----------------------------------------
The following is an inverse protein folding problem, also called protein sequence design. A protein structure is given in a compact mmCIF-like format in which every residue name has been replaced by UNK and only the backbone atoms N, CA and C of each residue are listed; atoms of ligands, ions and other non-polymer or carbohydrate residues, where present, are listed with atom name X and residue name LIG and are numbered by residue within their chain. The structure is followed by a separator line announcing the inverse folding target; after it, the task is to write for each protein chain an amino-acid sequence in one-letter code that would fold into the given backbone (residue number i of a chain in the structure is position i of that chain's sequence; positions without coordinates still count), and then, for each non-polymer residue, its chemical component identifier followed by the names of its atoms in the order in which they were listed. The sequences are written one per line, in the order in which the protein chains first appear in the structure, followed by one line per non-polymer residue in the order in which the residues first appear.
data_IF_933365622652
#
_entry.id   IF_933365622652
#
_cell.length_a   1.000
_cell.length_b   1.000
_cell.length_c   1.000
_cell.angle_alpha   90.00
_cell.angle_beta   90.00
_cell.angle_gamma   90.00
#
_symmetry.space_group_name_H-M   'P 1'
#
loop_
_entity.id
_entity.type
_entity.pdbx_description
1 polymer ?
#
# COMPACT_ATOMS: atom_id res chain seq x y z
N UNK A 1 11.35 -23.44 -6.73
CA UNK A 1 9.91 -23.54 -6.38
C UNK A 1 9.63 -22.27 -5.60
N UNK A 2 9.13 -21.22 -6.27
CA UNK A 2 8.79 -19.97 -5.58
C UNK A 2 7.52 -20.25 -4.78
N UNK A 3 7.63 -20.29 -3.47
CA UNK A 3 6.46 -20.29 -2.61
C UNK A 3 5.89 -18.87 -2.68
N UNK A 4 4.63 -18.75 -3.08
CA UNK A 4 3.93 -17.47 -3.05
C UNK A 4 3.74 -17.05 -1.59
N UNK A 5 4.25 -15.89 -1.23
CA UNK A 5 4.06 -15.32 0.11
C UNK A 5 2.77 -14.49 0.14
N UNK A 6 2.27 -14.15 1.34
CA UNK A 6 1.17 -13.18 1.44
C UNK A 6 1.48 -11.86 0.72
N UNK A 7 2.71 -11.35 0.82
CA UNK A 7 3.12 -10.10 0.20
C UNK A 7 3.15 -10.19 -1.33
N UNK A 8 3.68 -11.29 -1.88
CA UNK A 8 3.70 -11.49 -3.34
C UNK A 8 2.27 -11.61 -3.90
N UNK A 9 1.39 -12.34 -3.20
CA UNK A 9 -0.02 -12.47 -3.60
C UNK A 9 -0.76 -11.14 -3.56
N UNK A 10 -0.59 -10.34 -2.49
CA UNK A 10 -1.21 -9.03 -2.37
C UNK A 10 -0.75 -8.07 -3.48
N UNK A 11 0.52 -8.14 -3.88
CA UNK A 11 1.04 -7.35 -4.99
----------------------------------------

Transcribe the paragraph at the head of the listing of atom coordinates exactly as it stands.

The following is an inverse protein folding problem, also called protein sequence design. A protein structure is given in a compact mmCIF-like format in which every residue name has been replaced by UNK and only the backbone atoms N, CA and C of each residue are listed; atoms of ligands, ions and other non-polymer or carbohydrate residues, where present, are listed with atom name X and residue name LIG and are numbered by residue within their chain. The structure is followed by a separator line announcing the inverse folding target; after it, the task is to write for each protein chain an amino-acid sequence in one-letter code that would fold into the given backbone (residue number i of a chain in the structure is position i of that chain's sequence; positions without coordinates still count), and then, for each non-polymer residue, its chemical component identifier followed by the names of its atoms in the order in which they were listed. The sequences are written one per line, in the order in which the protein chains first appear in the structure, followed by one line per non-polymer residue in the order in which the residues first appear.